For the record, I’m fine with Christmas decorations being out in the stores right after Halloween. I have no problem with steamrolling over Thanksgiving, the day we commemorate our gracious ability to have a civil dinner with people we’ll later dispossess and turn into alcoholics.
But I was in CVS on Tuesday this week – that would be Oct. 5 – and saw these candy canes on display. Christmas is now leap-frogging over not just Thanksgiving but three solid months. Leave it to the large drug chains to make me miss the purple-chartreuse-orange-and-black hot mess that is commercial Halloween.
I know people who celebrate their “birthday week” and even their “birthday month.” I guess baby Jesus gets the whole season of Autumn now for his “birthday quarter.” (Geez, who died and made him king? Oh, OK . . . never mind.)
But come on, CVS, what’s with the candy canes in early October? If they’re selling them on Oct. 5, when are they making them? And what are they made of that they can sit in the factory, then the warehouse, then the storeroom, in the back of a truck, the CVS back room, and then the shelf for three months and not taste like the bottoms of your feet?
I decided to do an investigative report on candy canes, which means I watched an online video from the Discovery Channel called How It’s Made – Candy Canes.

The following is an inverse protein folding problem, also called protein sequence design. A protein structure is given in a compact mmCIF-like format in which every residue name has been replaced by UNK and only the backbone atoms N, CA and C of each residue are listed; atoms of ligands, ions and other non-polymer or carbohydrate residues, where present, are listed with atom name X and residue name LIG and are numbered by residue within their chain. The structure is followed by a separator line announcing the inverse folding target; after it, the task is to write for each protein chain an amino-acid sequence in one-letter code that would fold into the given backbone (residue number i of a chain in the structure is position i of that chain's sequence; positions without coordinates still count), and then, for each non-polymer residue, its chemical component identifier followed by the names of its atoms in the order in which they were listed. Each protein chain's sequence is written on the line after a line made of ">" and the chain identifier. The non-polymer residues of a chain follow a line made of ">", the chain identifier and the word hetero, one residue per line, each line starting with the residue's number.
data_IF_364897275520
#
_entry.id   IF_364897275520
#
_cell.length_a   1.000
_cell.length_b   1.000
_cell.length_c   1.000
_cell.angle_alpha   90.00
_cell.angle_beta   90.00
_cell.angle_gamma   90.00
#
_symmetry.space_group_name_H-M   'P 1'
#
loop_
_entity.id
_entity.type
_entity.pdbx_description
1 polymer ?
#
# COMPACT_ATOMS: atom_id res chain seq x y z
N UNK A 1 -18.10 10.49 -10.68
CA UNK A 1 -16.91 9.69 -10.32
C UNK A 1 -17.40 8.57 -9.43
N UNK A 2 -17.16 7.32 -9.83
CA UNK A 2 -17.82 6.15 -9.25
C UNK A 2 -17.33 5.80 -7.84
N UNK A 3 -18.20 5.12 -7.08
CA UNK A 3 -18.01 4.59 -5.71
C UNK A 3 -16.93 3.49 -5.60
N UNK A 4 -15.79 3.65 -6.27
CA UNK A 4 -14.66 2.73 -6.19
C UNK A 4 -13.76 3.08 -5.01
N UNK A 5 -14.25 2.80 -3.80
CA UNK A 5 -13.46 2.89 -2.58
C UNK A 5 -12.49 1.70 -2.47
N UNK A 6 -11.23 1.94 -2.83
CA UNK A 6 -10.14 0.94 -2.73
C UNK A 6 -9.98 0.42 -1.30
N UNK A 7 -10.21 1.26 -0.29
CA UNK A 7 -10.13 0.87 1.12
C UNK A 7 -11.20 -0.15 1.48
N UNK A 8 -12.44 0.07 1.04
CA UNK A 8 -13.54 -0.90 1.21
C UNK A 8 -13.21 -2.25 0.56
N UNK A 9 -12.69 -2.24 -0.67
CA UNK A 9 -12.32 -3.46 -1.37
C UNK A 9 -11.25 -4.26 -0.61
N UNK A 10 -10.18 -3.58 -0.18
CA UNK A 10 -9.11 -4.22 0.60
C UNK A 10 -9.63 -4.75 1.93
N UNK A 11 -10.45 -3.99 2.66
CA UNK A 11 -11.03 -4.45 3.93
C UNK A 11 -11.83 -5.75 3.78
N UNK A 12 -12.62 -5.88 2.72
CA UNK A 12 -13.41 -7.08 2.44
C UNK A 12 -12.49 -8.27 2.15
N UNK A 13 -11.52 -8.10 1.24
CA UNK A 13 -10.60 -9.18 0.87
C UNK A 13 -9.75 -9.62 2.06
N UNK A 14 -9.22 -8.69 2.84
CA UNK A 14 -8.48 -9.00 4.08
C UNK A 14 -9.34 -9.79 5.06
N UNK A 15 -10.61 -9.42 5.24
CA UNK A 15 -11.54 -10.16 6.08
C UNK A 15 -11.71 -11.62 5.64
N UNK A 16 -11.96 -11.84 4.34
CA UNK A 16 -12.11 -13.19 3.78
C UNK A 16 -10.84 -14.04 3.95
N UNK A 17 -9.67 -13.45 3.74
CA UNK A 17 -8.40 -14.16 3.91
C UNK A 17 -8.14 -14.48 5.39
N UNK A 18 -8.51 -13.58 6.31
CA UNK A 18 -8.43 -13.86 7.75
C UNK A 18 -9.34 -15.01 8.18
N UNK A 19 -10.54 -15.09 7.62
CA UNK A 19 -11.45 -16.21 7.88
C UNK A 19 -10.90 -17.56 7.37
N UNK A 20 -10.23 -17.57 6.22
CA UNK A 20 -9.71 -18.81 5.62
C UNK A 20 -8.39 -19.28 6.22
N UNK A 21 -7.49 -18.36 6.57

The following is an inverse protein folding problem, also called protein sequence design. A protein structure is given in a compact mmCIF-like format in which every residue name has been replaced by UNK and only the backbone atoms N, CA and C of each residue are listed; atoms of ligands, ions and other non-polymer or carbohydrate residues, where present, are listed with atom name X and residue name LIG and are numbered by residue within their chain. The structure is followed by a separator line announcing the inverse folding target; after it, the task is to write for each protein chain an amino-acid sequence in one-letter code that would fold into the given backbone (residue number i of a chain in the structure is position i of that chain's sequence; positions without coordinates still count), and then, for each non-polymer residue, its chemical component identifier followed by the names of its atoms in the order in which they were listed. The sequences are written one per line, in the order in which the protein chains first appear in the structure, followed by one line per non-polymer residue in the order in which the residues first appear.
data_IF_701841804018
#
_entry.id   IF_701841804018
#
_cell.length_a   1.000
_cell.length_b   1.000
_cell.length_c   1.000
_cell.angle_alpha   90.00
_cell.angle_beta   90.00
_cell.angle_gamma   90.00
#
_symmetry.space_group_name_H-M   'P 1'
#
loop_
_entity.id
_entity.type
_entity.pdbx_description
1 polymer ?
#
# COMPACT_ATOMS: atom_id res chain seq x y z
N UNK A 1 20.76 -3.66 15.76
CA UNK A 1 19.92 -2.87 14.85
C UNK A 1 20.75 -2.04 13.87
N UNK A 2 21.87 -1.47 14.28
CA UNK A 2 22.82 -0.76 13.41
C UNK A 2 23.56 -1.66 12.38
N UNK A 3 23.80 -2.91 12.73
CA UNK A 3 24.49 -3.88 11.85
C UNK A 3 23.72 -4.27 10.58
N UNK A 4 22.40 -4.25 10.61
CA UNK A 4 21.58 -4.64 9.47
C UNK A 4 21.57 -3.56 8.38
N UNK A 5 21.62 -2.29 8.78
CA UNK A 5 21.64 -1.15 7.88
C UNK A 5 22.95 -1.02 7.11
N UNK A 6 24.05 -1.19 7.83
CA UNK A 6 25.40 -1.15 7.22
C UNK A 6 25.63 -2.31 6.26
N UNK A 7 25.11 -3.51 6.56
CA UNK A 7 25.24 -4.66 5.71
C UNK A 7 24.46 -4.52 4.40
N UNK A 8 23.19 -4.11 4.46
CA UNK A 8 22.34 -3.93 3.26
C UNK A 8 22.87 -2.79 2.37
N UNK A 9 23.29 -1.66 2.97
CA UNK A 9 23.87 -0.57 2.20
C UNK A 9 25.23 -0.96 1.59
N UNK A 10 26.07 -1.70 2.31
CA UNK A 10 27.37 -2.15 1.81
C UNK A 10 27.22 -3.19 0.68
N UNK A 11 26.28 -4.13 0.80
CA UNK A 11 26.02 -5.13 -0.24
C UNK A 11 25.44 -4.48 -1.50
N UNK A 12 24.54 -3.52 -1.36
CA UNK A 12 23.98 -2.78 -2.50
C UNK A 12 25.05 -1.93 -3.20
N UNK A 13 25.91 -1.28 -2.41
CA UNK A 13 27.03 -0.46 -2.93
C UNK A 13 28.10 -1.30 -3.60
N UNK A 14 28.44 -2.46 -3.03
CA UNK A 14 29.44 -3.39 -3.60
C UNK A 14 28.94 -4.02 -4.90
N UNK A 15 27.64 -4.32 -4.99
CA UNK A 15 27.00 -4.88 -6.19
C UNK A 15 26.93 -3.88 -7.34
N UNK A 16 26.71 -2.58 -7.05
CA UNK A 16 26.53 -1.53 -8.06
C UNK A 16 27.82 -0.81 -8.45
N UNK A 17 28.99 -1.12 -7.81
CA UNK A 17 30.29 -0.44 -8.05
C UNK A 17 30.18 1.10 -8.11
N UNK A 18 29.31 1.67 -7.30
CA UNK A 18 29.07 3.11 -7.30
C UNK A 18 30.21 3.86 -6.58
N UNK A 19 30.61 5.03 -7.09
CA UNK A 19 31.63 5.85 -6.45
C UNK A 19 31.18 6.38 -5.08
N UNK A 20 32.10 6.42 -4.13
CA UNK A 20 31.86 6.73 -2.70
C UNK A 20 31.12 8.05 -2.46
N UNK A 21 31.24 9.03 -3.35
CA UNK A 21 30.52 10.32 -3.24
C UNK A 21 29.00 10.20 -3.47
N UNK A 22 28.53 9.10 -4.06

I had forgotten how much I love to watch how things are made. When my kids were little, some of my best days were when Mr. Rogers would do a manufacturing segment and show how everyday things like teddy bears and No. 2 pencils are made.
As an adult I never pass up the chance to tour a factory. I’ve watched the making of bourbon, cheese, cardboard, apple cider, Jelly Bellys, glass, money, pewter knick-knacks, maple syrup and Toyotas.
I always regretted not going to the Crayola factory when we lived in New Jersey, although I heard it was “too touristy” and you really didn’t get to see the actual crayons being made. I’m pretty sure I saw how Hershey’s chocolate was made back before the same thing happened to Hershey Town or whatever they’re calling that chocolatized Disneyland now. I was very young and don’t remember anything about the trip other than wetting my pants in the back seat of the Pishkur’s Fairlane. And the kiss-shaped streetlights.
This candy cane factory video is pretty cool. My favorite part is when they put the blob of sugar and corn syrup on a big table and “then they feed the whole thing to a machine that uses shovels and a plunger to fold the batch repeatedly.” (I’ve actually watched that part three times now.)
The video answers my question about how they can have such a long shelf life: They’re made from sugar, water, corn syrup, starch and flavoring. They’ll last longer than some of your more delicate Christmas ornaments, which are sure to hit your neighborhood CVS any day now.